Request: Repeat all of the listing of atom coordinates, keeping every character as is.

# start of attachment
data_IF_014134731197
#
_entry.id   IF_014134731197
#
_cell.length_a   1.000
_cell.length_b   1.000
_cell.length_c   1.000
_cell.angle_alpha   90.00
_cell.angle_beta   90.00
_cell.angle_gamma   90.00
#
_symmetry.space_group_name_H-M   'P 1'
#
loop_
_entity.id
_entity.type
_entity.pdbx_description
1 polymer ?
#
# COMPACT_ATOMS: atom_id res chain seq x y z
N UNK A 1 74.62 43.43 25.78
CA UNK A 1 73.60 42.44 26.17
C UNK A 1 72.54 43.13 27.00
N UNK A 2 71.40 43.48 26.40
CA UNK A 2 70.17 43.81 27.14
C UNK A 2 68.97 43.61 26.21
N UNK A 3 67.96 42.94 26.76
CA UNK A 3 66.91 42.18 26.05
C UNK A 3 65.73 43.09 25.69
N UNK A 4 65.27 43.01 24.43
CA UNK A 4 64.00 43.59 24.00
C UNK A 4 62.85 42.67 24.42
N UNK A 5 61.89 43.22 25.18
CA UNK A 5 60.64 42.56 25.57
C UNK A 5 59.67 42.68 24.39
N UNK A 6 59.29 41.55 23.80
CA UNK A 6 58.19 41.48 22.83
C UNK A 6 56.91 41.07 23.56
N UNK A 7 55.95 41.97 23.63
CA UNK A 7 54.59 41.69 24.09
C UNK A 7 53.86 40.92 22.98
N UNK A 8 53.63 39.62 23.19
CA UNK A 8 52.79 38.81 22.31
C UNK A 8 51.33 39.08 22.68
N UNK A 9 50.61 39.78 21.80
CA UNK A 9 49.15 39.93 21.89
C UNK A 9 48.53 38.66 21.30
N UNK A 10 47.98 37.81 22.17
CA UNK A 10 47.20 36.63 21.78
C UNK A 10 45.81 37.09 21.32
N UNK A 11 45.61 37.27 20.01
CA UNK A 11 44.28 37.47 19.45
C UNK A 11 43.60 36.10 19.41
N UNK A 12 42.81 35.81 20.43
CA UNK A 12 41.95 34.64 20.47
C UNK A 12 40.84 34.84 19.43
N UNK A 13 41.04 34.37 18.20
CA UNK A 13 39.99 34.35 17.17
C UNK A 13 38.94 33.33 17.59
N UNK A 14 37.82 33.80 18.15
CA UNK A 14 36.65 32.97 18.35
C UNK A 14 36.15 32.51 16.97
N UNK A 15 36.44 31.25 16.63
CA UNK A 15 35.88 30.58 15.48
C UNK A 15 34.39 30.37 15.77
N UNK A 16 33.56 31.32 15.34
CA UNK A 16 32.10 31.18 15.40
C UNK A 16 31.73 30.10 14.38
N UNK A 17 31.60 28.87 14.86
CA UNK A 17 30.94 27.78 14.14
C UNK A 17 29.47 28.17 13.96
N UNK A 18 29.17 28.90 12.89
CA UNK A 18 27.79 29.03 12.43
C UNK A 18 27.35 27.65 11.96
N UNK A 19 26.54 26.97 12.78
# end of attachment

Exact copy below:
data_IF_014134731197
#
_entry.id   IF_014134731197
#
_cell.length_a   1.000
_cell.length_b   1.000
_cell.length_c   1.000
_cell.angle_alpha   90.00
_cell.angle_beta   90.00
_cell.angle_gamma   90.00
#
_symmetry.space_group_name_H-M   'P 1'
#
loop_
_entity.id
_entity.type
_entity.pdbx_description
1 polymer ?
#
# COMPACT_ATOMS: atom_id res chain seq x y z
N UNK A 1 74.62 43.43 25.78
CA UNK A 1 73.60 42.44 26.17
C UNK A 1 72.54 43.13 27.00
N UNK A 2 71.40 43.48 26.40
CA UNK A 2 70.17 43.81 27.14
C UNK A 2 68.97 43.61 26.21
N UNK A 3 67.96 42.94 26.76
CA UNK A 3 66.91 42.18 26.05
C UNK A 3 65.73 43.09 25.69
N UNK A 4 65.27 43.01 24.43
CA UNK A 4 64.00 43.59 24.00
C UNK A 4 62.85 42.67 24.42
N UNK A 5 61.89 43.22 25.18
CA UNK A 5 60.64 42.56 25.57
C UNK A 5 59.67 42.68 24.39
N UNK A 6 59.29 41.55 23.80
CA UNK A 6 58.19 41.48 22.83
C UNK A 6 56.91 41.07 23.56
N UNK A 7 55.95 41.97 23.63
CA UNK A 7 54.59 41.69 24.09
C UNK A 7 53.86 40.92 22.98
N UNK A 8 53.63 39.62 23.19
CA UNK A 8 52.79 38.81 22.31
C UNK A 8 51.33 39.08 22.68
N UNK A 9 50.61 39.78 21.80
CA UNK A 9 49.15 39.93 21.89
C UNK A 9 48.53 38.66 21.30
N UNK A 10 47.98 37.81 22.17
CA UNK A 10 47.20 36.63 21.78
C UNK A 10 45.81 37.09 21.32
N UNK A 11 45.61 37.27 20.01
CA UNK A 11 44.28 37.47 19.45
C UNK A 11 43.60 36.10 19.41
N UNK A 12 42.81 35.81 20.43
CA UNK A 12 41.95 34.64 20.47
C UNK A 12 40.84 34.84 19.43
N UNK A 13 41.04 34.37 18.20
CA UNK A 13 39.99 34.35 17.17
C UNK A 13 38.94 33.33 17.59
N UNK A 14 37.82 33.80 18.15
CA UNK A 14 36.65 32.97 18.35
C UNK A 14 36.15 32.51 16.97
N UNK A 15 36.44 31.25 16.63
CA UNK A 15 35.88 30.58 15.48
C UNK A 15 34.39 30.37 15.77
N UNK A 16 33.56 31.32 15.34
CA UNK A 16 32.10 31.18 15.40
C UNK A 16 31.73 30.10 14.38
N UNK A 17 31.60 28.87 14.86
CA UNK A 17 30.94 27.78 14.14
C UNK A 17 29.47 28.17 13.96
N UNK A 18 29.17 28.90 12.89
CA UNK A 18 27.79 29.03 12.43
C UNK A 18 27.35 27.65 11.96
N UNK A 19 26.54 26.97 12.78